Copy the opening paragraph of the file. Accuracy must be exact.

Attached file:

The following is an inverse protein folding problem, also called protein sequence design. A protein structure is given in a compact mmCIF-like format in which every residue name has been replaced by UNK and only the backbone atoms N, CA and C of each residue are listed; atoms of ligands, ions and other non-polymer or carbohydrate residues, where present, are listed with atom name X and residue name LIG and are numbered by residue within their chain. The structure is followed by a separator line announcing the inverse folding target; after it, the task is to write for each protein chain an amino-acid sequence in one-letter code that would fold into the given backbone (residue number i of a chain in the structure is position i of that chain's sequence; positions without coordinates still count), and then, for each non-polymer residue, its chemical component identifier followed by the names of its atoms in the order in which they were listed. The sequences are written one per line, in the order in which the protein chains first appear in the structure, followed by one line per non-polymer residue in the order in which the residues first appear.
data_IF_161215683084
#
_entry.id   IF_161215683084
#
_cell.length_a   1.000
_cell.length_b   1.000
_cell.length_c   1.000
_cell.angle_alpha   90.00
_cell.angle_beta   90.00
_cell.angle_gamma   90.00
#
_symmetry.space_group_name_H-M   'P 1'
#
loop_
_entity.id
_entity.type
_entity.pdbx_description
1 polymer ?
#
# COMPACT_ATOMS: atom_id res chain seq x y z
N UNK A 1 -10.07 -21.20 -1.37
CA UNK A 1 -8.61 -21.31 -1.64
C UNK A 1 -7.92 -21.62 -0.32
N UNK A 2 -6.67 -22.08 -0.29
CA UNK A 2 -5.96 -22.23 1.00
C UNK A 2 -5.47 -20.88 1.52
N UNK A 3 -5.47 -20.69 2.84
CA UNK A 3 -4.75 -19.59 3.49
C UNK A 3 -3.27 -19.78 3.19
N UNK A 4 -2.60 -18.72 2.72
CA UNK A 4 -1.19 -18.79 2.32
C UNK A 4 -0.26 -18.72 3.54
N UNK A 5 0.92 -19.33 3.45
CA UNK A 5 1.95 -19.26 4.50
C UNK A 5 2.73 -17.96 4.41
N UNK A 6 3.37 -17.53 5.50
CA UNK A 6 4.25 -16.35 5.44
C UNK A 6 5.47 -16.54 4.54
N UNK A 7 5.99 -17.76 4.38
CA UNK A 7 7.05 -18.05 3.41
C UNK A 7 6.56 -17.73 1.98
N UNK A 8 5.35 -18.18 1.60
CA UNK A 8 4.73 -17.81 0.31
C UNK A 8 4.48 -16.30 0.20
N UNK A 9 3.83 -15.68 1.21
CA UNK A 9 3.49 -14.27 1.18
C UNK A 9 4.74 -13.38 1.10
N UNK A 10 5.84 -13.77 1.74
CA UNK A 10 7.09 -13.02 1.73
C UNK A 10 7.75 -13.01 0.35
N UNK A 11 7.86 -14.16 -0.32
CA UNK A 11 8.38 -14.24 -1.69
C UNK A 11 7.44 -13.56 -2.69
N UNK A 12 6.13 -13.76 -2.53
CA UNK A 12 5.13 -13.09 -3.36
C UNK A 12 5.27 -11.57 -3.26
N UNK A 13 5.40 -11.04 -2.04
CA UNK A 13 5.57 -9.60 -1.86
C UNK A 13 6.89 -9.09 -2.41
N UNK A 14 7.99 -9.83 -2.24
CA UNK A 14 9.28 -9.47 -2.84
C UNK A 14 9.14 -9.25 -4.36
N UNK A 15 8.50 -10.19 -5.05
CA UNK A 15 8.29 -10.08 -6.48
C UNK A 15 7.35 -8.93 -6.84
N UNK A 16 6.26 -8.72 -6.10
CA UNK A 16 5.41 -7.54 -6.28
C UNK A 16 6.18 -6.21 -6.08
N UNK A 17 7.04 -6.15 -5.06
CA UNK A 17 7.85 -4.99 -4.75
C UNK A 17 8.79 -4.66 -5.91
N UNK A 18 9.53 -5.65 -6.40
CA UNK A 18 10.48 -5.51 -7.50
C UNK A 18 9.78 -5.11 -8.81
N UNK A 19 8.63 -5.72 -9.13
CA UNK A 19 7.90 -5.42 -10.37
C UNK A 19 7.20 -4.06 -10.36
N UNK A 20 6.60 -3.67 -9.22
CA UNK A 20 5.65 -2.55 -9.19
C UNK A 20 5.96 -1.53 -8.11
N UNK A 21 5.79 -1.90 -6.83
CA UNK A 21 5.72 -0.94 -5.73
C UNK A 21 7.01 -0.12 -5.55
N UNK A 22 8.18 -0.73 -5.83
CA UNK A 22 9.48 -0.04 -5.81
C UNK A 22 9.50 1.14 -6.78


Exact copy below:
The following is an inverse protein folding problem, also called protein sequence design. A protein structure is given in a compact mmCIF-like format in which every residue name has been replaced by UNK and only the backbone atoms N, CA and C of each residue are listed; atoms of ligands, ions and other non-polymer or carbohydrate residues, where present, are listed with atom name X and residue name LIG and are numbered by residue within their chain. The structure is followed by a separator line announcing the inverse folding target; after it, the task is to write for each protein chain an amino-acid sequence in one-letter code that would fold into the given backbone (residue number i of a chain in the structure is position i of that chain's sequence; positions without coordinates still count), and then, for each non-polymer residue, its chemical component identifier followed by the names of its atoms in the order in which they were listed. The sequences are written one per line, in the order in which the protein chains first appear in the structure, followed by one line per non-polymer residue in the order in which the residues first appear.